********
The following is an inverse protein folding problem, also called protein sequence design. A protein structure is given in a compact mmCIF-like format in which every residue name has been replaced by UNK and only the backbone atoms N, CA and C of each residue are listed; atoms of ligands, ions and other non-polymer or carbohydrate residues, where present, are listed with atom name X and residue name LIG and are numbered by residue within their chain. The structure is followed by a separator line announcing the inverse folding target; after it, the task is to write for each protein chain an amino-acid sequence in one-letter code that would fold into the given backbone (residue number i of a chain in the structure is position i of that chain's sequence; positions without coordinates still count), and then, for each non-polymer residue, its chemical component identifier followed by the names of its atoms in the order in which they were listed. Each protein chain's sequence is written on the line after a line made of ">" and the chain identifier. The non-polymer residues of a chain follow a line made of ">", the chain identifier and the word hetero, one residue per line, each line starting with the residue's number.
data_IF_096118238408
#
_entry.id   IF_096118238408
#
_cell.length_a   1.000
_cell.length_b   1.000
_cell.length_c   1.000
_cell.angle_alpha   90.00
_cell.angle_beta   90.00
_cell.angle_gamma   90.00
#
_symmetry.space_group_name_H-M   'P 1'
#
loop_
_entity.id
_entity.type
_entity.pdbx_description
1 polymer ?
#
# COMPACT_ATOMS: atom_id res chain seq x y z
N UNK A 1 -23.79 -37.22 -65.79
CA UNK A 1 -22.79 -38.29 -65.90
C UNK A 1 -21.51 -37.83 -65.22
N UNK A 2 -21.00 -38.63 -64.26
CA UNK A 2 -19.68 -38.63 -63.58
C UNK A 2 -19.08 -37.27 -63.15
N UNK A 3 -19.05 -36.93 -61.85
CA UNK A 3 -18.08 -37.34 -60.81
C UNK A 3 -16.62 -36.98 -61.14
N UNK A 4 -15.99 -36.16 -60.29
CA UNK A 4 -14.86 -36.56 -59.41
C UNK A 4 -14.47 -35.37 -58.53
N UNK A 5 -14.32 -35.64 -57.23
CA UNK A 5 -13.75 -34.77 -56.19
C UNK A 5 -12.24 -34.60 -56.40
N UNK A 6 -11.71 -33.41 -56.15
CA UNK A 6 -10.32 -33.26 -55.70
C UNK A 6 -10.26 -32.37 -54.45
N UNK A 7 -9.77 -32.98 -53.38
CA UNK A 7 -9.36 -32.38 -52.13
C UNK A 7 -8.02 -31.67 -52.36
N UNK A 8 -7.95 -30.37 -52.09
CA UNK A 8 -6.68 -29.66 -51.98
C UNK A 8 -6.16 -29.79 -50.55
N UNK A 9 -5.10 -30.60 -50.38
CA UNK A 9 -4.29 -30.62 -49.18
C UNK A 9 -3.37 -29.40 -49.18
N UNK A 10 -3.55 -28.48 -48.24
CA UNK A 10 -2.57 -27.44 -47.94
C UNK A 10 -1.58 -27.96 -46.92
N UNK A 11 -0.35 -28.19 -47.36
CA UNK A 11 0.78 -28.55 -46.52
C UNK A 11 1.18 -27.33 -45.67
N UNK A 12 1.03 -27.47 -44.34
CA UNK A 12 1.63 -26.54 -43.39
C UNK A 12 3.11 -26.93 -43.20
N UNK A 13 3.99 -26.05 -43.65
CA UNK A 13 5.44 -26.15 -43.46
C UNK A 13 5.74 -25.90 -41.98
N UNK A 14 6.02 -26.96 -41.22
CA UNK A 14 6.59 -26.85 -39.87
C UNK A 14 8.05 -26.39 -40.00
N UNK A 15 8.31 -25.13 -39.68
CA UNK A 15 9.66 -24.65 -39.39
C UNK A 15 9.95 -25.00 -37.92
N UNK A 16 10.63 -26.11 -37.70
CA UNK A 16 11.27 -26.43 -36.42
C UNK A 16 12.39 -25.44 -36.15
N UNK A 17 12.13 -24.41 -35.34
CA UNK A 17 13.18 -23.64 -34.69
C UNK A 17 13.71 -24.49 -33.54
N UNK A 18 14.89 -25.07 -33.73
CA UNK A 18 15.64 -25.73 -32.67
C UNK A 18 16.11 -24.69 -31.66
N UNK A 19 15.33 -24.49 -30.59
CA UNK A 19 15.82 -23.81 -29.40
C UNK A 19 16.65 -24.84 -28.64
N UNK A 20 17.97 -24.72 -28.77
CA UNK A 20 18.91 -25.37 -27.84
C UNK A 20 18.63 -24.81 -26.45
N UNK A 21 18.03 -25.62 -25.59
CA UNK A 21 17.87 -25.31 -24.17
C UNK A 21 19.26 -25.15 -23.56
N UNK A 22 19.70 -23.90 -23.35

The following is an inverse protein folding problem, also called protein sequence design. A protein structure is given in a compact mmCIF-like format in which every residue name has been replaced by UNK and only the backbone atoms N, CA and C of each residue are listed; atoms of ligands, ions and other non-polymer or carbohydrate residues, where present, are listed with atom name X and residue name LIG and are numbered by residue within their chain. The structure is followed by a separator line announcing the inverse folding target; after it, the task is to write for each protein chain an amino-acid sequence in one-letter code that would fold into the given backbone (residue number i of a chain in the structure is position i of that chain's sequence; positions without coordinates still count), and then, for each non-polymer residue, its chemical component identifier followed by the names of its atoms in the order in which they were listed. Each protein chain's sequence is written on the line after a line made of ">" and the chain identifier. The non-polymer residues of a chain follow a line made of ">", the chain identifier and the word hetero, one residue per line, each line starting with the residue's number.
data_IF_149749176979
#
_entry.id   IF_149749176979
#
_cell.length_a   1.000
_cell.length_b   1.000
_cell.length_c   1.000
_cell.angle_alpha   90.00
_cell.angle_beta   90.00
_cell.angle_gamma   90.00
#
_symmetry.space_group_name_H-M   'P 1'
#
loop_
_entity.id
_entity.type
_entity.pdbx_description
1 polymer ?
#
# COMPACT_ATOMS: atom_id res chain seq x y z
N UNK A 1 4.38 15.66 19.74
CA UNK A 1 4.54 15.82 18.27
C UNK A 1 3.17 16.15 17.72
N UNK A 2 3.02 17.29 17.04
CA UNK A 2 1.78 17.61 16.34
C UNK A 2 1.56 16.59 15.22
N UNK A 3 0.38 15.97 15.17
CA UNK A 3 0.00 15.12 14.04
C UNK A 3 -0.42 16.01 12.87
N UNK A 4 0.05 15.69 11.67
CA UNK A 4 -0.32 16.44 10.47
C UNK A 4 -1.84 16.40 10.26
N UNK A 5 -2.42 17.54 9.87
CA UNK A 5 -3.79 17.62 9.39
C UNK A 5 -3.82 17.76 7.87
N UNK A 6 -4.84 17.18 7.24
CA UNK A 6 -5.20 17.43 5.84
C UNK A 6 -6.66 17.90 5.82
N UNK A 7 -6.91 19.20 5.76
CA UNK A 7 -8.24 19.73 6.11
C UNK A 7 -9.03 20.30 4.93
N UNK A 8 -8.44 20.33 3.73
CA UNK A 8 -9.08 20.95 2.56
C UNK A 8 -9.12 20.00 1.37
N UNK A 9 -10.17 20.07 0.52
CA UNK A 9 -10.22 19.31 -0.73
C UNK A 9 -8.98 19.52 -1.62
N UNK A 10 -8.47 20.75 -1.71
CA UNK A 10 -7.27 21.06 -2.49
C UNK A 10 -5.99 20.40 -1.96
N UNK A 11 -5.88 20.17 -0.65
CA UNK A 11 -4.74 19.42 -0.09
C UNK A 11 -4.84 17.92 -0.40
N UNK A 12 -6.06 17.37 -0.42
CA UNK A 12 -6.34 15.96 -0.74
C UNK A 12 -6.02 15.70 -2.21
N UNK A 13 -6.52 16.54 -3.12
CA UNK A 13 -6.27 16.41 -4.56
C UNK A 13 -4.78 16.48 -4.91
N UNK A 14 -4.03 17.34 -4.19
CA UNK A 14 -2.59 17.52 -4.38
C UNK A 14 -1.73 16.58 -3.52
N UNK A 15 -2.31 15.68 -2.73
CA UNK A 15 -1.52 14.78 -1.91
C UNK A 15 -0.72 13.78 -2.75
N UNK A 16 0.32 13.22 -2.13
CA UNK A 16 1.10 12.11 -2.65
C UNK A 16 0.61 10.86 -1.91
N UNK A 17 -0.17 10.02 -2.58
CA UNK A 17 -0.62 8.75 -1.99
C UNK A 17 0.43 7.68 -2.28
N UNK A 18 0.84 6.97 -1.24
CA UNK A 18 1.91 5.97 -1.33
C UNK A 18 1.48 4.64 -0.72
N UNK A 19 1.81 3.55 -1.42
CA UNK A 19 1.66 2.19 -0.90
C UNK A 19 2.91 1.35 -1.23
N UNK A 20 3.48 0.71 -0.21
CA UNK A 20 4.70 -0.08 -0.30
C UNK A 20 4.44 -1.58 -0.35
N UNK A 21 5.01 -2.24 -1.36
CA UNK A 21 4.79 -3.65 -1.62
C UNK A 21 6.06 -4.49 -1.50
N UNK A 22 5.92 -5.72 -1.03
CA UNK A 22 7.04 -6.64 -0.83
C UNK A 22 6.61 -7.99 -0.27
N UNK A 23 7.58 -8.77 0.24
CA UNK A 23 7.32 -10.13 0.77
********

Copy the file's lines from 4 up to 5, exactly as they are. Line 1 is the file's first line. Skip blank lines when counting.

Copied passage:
_entry.id   IF_096118238408
#